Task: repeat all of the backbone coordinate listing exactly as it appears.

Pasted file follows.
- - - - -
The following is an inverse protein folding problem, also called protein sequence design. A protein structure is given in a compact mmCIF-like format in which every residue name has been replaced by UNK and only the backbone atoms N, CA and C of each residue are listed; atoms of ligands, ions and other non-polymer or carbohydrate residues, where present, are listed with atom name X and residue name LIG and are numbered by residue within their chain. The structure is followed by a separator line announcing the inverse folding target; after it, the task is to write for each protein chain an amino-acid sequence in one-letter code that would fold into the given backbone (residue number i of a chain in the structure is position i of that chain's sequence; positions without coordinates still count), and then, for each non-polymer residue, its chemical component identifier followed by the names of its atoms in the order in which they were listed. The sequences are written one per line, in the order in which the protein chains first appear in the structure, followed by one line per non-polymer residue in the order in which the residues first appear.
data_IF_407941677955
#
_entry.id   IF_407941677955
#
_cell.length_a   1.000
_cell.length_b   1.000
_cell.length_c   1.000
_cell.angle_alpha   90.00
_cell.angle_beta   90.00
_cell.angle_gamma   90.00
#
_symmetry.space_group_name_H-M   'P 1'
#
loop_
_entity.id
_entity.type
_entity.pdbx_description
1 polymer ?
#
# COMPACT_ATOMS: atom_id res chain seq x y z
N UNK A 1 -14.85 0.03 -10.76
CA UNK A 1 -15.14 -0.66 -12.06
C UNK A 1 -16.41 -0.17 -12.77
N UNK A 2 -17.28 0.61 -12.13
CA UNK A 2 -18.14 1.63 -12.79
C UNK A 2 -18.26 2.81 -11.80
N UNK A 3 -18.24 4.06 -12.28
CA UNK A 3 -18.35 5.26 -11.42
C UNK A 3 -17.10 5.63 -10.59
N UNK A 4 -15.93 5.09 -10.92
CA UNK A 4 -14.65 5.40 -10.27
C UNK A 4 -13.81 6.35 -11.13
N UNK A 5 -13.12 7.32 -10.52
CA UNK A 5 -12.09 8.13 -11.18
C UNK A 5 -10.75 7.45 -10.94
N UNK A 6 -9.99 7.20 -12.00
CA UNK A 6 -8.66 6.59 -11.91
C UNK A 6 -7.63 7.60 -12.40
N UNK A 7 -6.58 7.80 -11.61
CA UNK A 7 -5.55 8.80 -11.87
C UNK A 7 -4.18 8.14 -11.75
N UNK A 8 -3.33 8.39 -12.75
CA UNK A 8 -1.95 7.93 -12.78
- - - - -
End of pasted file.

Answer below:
The following is an inverse protein folding problem, also called protein sequence design. A protein structure is given in a compact mmCIF-like format in which every residue name has been replaced by UNK and only the backbone atoms N, CA and C of each residue are listed; atoms of ligands, ions and other non-polymer or carbohydrate residues, where present, are listed with atom name X and residue name LIG and are numbered by residue within their chain. The structure is followed by a separator line announcing the inverse folding target; after it, the task is to write for each protein chain an amino-acid sequence in one-letter code that would fold into the given backbone (residue number i of a chain in the structure is position i of that chain's sequence; positions without coordinates still count), and then, for each non-polymer residue, its chemical component identifier followed by the names of its atoms in the order in which they were listed. The sequences are written one per line, in the order in which the protein chains first appear in the structure, followed by one line per non-polymer residue in the order in which the residues first appear.
data_IF_407941677955
#
_entry.id   IF_407941677955
#
_cell.length_a   1.000
_cell.length_b   1.000
_cell.length_c   1.000
_cell.angle_alpha   90.00
_cell.angle_beta   90.00
_cell.angle_gamma   90.00
#
_symmetry.space_group_name_H-M   'P 1'
#
loop_
_entity.id
_entity.type
_entity.pdbx_description
1 polymer ?
#
# COMPACT_ATOMS: atom_id res chain seq x y z
N UNK A 1 -14.85 0.03 -10.76
CA UNK A 1 -15.14 -0.66 -12.06
C UNK A 1 -16.41 -0.17 -12.77
N UNK A 2 -17.28 0.61 -12.13
CA UNK A 2 -18.14 1.63 -12.79
C UNK A 2 -18.26 2.81 -11.80
N UNK A 3 -18.24 4.06 -12.28
CA UNK A 3 -18.35 5.26 -11.42
C UNK A 3 -17.10 5.63 -10.59
N UNK A 4 -15.93 5.09 -10.92
CA UNK A 4 -14.65 5.40 -10.27
C UNK A 4 -13.81 6.35 -11.13
N UNK A 5 -13.12 7.32 -10.52
CA UNK A 5 -12.09 8.13 -11.18
C UNK A 5 -10.75 7.45 -10.94
N UNK A 6 -9.99 7.20 -12.00
CA UNK A 6 -8.66 6.59 -11.91
C UNK A 6 -7.63 7.60 -12.40
N UNK A 7 -6.58 7.80 -11.61
CA UNK A 7 -5.55 8.80 -11.87
C UNK A 7 -4.18 8.14 -11.75
N UNK A 8 -3.33 8.39 -12.75
CA UNK A 8 -1.95 7.93 -12.78